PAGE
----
Today was your last chance to go to San Diego Comic-Con 2019. I don't ever recall Open Registration being this early, which may bring an extra sting to your defeat; you have eight months ahead of you in which you'll listen to everyone else get excited while you know you're staying home.
Open Registration has been difficult for years, but this year did seem especially competitive. I had seven people I was buying for and not one got picked. Granted, I was very lucky during Returning Reg so it all balances out (kind of) but I heard (and saw firsthand) many sad tales today. One of my friends, who's gone to SDCC with her boyfriend-now-husband for the last 7 years, got nothing and is vacillating between shock and crying. And when the death of John Rogers, CCI President, was announced, it just intensified what was a gloomy day for many attendees.
If you got nothing - or "just" a Thursday or Sunday badge - here are your options.
You can show up, take pictures of the cosplayers, go to public parties and try to feel like an attendee. Would I recommend you do this? No. You'll feel more like a ghost as you see people line up for activations and panels you can't get into, and you'll still suffer through the uglier parts of Comic-Con: crowds and long wait times for restaurants.
See if you know someone who knows someone who knows someone.
This has gotten harder and harder to do, but see if you can shake the tree and find a studio, publisher, retail or industry contact with a badge to spare. If you live in LA, this isn't a Herculean feat.
Stoically prep for next year.
This is the most sensible option. Make friends in the SDCC online community and work with a reputable group next Open Reg. Or build a local network of nerds and fans from your city's Comic-Con, film societies, comic shops, gaming nights and cosplay clubs. You'll meet people who might want to join forces for San Diego Comic-Con 2020.
Start researching other Cons.
My friend screamed at me today when I said this to her. SDCC is where she and her husband have their rituals, their restaurants, their memories, etc. I get it. Nostalgia is powerful. But if you're not going to SDCC, there's no point in sitting home and moping. Look at ECCC, NYCC, Salt Lake, DragonCon, Denver, Gen Con, London and so on. No, they won't be SDCC but they'll have their own attractions and offerings and in most cases, offer an easier attendee experience. Just go. Or look into a different kind of convention. Two of my ex-SDCC friends recently went to a true crime convention and had a great time.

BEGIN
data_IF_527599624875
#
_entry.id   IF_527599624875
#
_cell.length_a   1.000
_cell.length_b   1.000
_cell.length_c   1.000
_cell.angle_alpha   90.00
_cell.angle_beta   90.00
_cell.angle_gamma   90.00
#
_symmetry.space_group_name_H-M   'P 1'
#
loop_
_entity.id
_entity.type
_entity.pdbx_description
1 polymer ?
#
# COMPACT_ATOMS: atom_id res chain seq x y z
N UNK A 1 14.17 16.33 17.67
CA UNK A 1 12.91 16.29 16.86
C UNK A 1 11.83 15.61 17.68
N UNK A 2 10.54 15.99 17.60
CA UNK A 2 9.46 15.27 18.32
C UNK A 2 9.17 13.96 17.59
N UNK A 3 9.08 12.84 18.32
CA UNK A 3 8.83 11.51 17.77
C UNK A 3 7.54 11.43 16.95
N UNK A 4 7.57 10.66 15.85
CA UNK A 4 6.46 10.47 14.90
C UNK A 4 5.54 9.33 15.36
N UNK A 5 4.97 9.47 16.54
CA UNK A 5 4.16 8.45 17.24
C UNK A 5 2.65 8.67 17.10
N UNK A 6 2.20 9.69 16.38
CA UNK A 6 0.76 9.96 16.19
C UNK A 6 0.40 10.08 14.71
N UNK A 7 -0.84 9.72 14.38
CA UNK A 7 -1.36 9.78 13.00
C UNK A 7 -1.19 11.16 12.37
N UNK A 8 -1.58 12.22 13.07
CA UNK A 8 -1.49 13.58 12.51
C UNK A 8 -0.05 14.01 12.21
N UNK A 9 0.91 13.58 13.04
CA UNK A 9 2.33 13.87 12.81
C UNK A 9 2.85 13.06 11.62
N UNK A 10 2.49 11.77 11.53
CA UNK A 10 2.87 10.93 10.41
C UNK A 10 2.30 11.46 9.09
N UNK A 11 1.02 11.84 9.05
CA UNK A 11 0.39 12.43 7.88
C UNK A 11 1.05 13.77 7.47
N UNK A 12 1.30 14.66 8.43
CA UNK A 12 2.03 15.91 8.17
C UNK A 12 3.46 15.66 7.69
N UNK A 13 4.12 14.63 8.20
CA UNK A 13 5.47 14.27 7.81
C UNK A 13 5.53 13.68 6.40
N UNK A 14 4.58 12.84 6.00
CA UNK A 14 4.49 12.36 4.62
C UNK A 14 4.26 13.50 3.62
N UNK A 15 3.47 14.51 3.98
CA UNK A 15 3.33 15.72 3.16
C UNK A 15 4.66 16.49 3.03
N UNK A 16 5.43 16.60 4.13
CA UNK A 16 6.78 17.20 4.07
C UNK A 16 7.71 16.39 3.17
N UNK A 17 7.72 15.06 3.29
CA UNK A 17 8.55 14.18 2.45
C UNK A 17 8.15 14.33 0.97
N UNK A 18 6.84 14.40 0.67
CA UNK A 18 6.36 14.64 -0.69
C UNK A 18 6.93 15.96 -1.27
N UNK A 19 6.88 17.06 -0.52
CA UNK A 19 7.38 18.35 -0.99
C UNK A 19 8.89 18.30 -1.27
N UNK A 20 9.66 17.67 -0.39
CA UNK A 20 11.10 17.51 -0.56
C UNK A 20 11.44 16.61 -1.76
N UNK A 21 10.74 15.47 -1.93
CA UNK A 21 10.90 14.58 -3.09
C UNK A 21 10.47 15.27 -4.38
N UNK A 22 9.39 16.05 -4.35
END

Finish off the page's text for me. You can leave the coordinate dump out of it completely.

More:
Keep an eye out for Comic-Con jobs.
Some places will need help setting up and tearing down, handling transactions, passing out swag and promotions, or being a glorified gopher. Sometimes you'll have to send in a headshot and look pretty, and sometimes not. Before you commit to anything, see if you actually get badges and access. If you don't, or you only get 45 minutes a day to roam the convention center, it may not be worth it. Two of my first-timers had Exhibit Hall jobs last year and they wound up wishing they had more freedom to explore.
Keep your Thursday/Sunday badge.
If you're new to SDCC, you might naturally assume that Saturday is when the glory rolls forth. It's actually pretty glorious on every day, and Saturday can be a revolting mass of humanity. So yes, your Thursday and Sunday badges are worth going for. There are plenty of offsite events to busy yourself with. And SDCC can be tiring and baffling for first-timers; taking a break in the middle to slow down and collect yourself is actually a good idea.
I'm so sorry if you didn't get a badge. Obviously it's a devastating loss. But try to look at it as a doorway to a new adventure. Use your SDCC budget for some exotic location and don't look back. SDCC will be there the following summer.